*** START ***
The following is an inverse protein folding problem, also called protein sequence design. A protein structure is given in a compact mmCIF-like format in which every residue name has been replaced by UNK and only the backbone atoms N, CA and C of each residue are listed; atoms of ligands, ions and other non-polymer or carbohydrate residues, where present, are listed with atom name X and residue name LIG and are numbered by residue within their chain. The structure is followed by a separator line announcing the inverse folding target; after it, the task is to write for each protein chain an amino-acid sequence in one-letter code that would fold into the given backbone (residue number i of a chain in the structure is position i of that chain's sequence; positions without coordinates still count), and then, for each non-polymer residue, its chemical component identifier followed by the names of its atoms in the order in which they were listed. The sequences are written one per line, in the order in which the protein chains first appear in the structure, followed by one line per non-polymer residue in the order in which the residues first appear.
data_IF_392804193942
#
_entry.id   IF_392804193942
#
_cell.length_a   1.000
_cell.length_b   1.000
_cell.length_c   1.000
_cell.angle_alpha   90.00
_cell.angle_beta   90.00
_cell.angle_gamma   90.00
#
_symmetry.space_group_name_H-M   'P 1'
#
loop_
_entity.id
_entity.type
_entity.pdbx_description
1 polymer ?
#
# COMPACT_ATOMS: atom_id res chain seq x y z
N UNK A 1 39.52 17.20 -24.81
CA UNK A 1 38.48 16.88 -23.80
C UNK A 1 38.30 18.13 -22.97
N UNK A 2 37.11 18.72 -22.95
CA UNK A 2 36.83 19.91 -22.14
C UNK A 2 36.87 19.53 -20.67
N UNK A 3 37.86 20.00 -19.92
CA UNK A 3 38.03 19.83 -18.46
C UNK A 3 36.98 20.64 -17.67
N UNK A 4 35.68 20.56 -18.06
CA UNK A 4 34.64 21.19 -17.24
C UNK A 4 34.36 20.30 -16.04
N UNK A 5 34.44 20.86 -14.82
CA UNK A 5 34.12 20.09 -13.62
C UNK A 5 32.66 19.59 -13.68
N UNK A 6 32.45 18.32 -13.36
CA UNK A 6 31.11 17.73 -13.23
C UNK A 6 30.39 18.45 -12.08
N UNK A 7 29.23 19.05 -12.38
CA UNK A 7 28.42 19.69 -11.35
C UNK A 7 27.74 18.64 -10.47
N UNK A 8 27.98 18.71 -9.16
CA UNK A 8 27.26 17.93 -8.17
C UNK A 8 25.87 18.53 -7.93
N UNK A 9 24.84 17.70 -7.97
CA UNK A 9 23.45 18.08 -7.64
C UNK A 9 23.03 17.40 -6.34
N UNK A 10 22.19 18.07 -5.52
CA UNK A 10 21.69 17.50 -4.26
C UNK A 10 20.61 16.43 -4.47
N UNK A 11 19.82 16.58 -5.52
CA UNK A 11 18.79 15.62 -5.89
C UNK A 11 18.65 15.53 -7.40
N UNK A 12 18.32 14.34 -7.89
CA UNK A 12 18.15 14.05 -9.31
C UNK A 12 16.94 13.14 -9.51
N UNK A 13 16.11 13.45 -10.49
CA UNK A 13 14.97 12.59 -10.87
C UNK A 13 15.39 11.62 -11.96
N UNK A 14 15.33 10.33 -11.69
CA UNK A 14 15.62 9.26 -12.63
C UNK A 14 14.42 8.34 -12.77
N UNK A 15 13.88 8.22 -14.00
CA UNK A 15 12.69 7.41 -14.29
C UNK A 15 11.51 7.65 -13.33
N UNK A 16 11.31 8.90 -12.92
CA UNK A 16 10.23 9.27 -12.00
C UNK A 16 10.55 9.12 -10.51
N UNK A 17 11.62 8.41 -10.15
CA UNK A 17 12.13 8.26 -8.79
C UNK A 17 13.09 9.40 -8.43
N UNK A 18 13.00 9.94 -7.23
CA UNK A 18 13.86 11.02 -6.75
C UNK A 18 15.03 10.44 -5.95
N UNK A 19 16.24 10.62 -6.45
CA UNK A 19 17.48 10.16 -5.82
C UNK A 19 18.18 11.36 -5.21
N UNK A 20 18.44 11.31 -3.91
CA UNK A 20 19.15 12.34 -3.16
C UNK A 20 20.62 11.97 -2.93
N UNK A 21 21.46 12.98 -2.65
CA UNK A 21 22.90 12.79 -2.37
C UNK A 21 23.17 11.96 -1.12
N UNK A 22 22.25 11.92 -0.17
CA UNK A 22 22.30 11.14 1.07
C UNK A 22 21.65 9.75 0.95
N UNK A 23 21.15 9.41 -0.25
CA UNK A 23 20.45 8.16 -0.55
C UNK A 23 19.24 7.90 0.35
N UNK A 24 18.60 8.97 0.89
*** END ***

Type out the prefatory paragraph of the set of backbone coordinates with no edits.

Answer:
The following is an inverse protein folding problem, also called protein sequence design. A protein structure is given in a compact mmCIF-like format in which every residue name has been replaced by UNK and only the backbone atoms N, CA and C of each residue are listed; atoms of ligands, ions and other non-polymer or carbohydrate residues, where present, are listed with atom name X and residue name LIG and are numbered by residue within their chain. The structure is followed by a separator line announcing the inverse folding target; after it, the task is to write for each protein chain an amino-acid sequence in one-letter code that would fold into the given backbone (residue number i of a chain in the structure is position i of that chain's sequence; positions without coordinates still count), and then, for each non-polymer residue, its chemical component identifier followed by the names of its atoms in the order in which they were listed. The sequences are written one per line, in the order in which the protein chains first appear in the structure, followed by one line per non-polymer residue in the order in which the residues first appear.